Hey ABA family!
Often in English when we make offers and suggestions, we tend to use the conditional so as to be polite to the interlocutor. On the other hand if the interlocutor is our friend or someone we are very comfortable around, we may choose to use the more casual way of offering by using the present simple.
There is another way of making offers and suggestions in English, however. Today we are going to look at “shall” and how we use it in offers and suggestions.
Is using “shall” very common?
In English, the use of “shall” has declined in recent years, but that is not to say that its use is of less importance in the English language today than before.
“Shall” is considered to be rather formal and is generally used in the first and third person singular both in the future simple tense and also when we use it to make offers and suggestions.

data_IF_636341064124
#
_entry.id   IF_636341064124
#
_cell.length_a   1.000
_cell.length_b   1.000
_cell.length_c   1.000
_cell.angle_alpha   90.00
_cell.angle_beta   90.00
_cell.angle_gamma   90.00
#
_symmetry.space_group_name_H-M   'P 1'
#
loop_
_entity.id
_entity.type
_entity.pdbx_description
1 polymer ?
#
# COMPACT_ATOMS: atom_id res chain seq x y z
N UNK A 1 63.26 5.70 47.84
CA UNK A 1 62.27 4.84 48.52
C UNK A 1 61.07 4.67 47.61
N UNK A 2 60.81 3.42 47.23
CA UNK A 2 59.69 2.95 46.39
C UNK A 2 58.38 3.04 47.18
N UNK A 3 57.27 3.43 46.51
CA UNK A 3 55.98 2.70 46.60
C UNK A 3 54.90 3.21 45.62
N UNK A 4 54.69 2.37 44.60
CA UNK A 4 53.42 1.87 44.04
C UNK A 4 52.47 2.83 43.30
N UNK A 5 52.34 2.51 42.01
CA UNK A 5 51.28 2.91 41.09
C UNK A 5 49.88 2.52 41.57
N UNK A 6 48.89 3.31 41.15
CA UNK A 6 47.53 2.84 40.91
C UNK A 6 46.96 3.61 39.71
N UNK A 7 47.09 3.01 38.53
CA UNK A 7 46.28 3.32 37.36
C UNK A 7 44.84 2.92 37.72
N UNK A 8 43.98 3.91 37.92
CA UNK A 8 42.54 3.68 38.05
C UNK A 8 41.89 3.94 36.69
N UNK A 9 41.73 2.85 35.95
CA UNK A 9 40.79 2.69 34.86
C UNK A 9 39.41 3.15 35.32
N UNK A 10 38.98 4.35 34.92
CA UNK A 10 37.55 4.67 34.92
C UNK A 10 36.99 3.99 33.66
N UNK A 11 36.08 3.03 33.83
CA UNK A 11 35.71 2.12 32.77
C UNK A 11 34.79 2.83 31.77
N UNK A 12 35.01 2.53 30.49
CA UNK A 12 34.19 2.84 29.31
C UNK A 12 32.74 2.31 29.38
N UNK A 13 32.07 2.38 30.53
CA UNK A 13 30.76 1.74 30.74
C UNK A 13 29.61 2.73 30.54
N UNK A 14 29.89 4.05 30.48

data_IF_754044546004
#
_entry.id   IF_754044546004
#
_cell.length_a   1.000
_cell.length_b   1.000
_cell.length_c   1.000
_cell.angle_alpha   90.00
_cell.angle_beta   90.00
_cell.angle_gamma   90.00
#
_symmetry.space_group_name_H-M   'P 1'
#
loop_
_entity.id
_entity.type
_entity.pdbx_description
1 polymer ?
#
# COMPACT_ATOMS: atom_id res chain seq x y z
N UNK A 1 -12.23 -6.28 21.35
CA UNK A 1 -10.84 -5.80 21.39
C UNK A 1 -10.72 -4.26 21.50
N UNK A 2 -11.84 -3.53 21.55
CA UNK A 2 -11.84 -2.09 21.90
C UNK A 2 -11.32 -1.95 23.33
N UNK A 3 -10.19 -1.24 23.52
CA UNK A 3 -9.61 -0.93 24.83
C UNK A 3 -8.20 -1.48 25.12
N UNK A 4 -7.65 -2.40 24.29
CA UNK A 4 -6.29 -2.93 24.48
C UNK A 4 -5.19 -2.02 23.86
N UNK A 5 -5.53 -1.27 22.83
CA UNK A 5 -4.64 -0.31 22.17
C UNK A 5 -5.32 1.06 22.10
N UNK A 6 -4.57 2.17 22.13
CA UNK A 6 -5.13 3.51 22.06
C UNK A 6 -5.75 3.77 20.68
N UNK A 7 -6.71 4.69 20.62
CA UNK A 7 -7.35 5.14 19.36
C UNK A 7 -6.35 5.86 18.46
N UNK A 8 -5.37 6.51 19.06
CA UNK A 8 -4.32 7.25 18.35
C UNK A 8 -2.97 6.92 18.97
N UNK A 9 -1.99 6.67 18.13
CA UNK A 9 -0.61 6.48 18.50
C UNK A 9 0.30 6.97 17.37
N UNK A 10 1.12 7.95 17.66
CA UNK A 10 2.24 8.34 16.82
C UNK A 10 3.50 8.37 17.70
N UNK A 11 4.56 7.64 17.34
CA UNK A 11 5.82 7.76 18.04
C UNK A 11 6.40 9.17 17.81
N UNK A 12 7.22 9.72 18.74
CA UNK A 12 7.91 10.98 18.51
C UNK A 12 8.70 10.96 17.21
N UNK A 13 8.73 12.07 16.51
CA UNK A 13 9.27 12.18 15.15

- Shall I make you a coffee?
- Shall I cook some pancakes for breakfast?
These are examples using shall in the first person singular to offer to do something for someone.
It is also important to bear in mind that we could have used the “would you like me to” structure and it would have had the same meaning.
Shall in suggestions
Unlike the examples above which imply offering to do something for someone, we can also use it to suggest things that may be done.
- Shall we go to the cinema this evening?
- Shall we invite our friends for dinner?
Here we can note the suggestion being proposed rather than it being an offer to do something for someone else.
It is also worth pointing out the structure which needs to be adopted in order to make these offers or suggestions using “shall”. You will notice that “shall” and the subject have been inverted to create the offer/suggestion, rather than subject followed by “shall” which would be affirmative.
What is important to remember?
When studying this grammar point, it is important to focus on the structure and content of the offer or suggestion that you wish to make.
In addition to this, learning the grammar piece by piece instead of everything at once is vital. If you would like more tips on this grammar point then sign up for free to ABA English and check out unit 41 of the course.